The festive season is approaching and children all over are anxiously waiting for their piles of boxes. In Finnish culture children are told to behave well or else the lurking gnomes will see and the almighty Santa won’t bring any presents on Christmas eve. Such cruelty!
Therefore, I decided to write a post about the different types of gnomes, just to keep all you naughty one’s on your toes. If you catch a red pointy hat flashing behind your window, you know you’ve been seen.
Types of gnomes
Woodland (or forest) gnome
“Woodland gnome is probably the most common type of gnome. However, this is extremely hard to confirm, because he doesn’t enjoy showing up to people and has numerous ways of escaping.”
Quick at their feet, and helped by the forest animals, they sometimes catch a ride from a fox or a bird. There’s your movie.
Dune (or beach) gnome
Sand and beaches aren’t exactly the first thing to come in mind when thinking of gnomes. This I didn’t even know existed: “The dune gnome is a fraction larger than the woodland gnome. He, too, avoids contact with man. His clothing is sometimes notably drab. The female of this gnome type does not wear gray clothes; hers are khaki-colored.”
Sounds like a regular beach bum to me. I bet these ones have a tan, too.
“Garden gnome is of the usual type. He lives in old gardens, even those at the outskirts of town, squeezed between the blocks of flats. He is often gloomy and gladly shares his melancholic stories. If he feels too closed in, he simply moves to the forest. But, while he is quite learned, he doesn’t always enjoy himself there.”
I’m just wondering who is he telling these “melancholic” stories to? Who are the willing listeners? I’ve seen these tens of times, standing in the darkest backyard corners, silently stalking. Never saying a word.
“Farm gnome resembles the house gnome, but is more stable and fairly conservative in all matters.”
A boring fellow, one might add, reminds me of an amish somehow. Not that gnomes are particularly tech-oriented anyway. But what does he do at winter time?
“The house gnome is a special sort. He resembles an ordinary gnome, but he has the most knowledge of mankind. While living in old historic houses he has heard and seen the lives of rich and the poor. He speaks and understands best the language of humans, and among them are chosen the kings of gnomes.”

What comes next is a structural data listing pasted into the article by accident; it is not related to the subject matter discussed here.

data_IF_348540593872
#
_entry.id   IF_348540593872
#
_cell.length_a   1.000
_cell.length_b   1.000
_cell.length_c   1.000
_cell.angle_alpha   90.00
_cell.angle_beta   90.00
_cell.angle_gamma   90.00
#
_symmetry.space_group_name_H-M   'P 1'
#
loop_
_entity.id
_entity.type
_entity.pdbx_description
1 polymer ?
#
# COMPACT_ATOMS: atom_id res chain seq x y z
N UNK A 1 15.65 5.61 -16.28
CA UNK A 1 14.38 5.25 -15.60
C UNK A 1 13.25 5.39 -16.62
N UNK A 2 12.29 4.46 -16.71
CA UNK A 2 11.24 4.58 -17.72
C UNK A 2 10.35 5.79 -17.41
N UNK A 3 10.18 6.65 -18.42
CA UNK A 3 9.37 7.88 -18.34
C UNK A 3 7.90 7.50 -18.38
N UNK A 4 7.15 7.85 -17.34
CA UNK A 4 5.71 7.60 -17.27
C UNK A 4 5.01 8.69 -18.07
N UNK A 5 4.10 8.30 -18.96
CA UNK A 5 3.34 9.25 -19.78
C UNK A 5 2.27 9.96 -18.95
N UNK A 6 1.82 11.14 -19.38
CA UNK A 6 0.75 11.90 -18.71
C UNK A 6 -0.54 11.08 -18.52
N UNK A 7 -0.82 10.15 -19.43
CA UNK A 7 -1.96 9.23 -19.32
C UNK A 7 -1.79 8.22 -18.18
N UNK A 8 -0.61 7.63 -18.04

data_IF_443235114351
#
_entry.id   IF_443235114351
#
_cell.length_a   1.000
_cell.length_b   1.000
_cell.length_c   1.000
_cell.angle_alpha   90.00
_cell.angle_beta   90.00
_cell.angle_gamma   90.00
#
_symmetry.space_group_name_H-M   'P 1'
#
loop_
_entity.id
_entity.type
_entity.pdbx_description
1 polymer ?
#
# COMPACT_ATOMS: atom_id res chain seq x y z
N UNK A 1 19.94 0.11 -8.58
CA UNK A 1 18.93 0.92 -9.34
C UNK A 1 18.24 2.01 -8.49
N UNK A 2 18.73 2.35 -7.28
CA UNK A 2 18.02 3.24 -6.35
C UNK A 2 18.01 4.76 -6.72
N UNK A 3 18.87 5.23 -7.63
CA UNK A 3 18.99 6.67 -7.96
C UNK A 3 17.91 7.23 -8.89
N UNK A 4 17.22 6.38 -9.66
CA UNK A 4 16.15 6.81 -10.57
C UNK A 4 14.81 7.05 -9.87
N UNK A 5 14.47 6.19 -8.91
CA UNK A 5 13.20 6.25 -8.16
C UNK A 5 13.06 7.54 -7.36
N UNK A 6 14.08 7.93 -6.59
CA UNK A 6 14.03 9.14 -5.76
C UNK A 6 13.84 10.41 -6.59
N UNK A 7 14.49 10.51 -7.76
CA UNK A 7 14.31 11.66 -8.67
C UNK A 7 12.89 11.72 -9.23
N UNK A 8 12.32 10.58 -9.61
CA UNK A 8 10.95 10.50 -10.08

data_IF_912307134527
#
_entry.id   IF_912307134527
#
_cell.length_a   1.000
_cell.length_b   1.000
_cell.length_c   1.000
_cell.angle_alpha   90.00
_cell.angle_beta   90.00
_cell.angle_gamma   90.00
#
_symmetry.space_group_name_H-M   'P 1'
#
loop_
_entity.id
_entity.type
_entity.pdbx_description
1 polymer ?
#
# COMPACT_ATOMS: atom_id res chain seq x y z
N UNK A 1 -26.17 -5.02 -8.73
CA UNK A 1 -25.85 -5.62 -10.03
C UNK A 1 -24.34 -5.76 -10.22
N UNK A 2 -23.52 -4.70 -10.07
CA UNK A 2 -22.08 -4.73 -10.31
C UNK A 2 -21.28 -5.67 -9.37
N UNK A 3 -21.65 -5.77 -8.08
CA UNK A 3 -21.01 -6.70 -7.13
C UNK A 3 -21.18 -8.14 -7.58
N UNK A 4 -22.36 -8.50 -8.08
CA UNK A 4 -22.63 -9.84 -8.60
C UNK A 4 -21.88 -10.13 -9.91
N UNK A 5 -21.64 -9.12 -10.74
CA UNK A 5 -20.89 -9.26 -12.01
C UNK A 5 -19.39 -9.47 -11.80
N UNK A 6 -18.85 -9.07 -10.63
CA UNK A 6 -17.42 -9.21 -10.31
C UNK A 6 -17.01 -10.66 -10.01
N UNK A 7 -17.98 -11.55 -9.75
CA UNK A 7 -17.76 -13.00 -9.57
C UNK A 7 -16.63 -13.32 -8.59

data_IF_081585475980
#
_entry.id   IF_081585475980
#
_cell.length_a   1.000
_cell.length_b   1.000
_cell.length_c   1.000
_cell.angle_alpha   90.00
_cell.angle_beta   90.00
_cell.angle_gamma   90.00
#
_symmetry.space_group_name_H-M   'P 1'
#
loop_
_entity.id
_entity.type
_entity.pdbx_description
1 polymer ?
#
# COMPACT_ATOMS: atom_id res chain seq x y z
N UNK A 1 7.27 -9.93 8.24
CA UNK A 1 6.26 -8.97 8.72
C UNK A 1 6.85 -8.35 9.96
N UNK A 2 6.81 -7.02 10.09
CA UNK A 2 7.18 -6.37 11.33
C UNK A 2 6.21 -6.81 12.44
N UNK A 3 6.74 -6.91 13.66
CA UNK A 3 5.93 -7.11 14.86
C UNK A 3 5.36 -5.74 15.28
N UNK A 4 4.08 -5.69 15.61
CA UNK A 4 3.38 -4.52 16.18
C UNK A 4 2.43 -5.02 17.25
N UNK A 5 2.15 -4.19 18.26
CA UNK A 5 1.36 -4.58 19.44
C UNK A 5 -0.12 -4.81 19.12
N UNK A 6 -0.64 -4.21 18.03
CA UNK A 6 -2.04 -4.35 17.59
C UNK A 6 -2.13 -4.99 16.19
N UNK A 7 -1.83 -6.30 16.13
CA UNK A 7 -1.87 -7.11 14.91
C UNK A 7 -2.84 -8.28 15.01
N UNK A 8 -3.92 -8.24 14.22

So basically, these fellows could be walking among us, and we wouldn’t even notice. They’d be just like any normal hipster with their long beards and eccentric clothes, showing off with some random trivia.
“All gnomes mentioned above are goodwilling, and while ready for small pranks, they are never malevolent, with some very rare exceptions. If a gnome is mean – one in a thousand – it’s because of crossbreeding in remote areas.”
This is extremely good news and I understand the pranks and teasing, but what is all this crossbreeding stuff? Sounds a bit racist to me.
The Siberian gnome has been the most affected by crossbreeding. He’s much bigger than European gnomes and is in too good relations with trolls. In some areas there is not a single gnome to be trusted. He takes revenge on people for the smallest of reasons and causes death of cattle, loss of harvest, dryness, hard freeze and so on.
Hell, you have to be a tough one to survive in Siberia, though I had no idea the hard freeze could also be caused by gnomes. Who would trust a gnome anyway?
“Sauna gnome is the most photogenic of gnomes: plump, red-cheeked, mostly naked and flashing-eyed.”
Sauna gnomes are not malicious by nature and as long as you do your bathing properly – not too loudly, disrespectfully or annoyingly – the sauna gnome will honor you and keep your bottles and cans of beer safe from the birch demons while you bathe.
Leven en werken van de Kabouter © 1976 Unieboek B.V./Van Holkema & Warendorf, Bussum, The Netherlands
Translations by me from the Finnish version Suuri Tonttukirja © 1980 WSOY.
Masks of Eris: Romancing the sauna gnome